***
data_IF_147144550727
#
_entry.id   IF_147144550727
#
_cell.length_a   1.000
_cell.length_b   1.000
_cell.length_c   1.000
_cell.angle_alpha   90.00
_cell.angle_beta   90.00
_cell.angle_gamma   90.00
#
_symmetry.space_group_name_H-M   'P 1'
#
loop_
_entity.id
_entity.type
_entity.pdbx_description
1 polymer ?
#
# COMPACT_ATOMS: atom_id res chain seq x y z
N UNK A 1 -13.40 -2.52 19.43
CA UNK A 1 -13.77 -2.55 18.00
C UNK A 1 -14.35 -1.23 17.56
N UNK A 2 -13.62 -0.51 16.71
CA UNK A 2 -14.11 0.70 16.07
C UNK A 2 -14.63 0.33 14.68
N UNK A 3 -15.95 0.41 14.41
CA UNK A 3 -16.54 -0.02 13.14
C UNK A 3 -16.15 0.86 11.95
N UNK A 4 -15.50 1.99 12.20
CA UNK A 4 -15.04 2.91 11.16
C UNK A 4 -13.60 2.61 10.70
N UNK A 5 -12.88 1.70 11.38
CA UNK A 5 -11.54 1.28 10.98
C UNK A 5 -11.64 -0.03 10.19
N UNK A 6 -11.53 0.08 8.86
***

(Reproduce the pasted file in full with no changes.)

data_IF_147144550727
#
_entry.id   IF_147144550727
#
_cell.length_a   1.000
_cell.length_b   1.000
_cell.length_c   1.000
_cell.angle_alpha   90.00
_cell.angle_beta   90.00
_cell.angle_gamma   90.00
#
_symmetry.space_group_name_H-M   'P 1'
#
loop_
_entity.id
_entity.type
_entity.pdbx_description
1 polymer ?
#
# COMPACT_ATOMS: atom_id res chain seq x y z
N UNK A 1 -13.40 -2.52 19.43
CA UNK A 1 -13.77 -2.55 18.00
C UNK A 1 -14.35 -1.23 17.56
N UNK A 2 -13.62 -0.51 16.71
CA UNK A 2 -14.11 0.70 16.07
C UNK A 2 -14.63 0.33 14.68
N UNK A 3 -15.95 0.41 14.41
CA UNK A 3 -16.54 -0.02 13.14
C UNK A 3 -16.15 0.86 11.95
N UNK A 4 -15.50 1.99 12.20
CA UNK A 4 -15.04 2.91 11.16
C UNK A 4 -13.60 2.61 10.70
N UNK A 5 -12.88 1.70 11.38
CA UNK A 5 -11.54 1.28 10.98
C UNK A 5 -11.64 -0.03 10.19
N UNK A 6 -11.53 0.08 8.86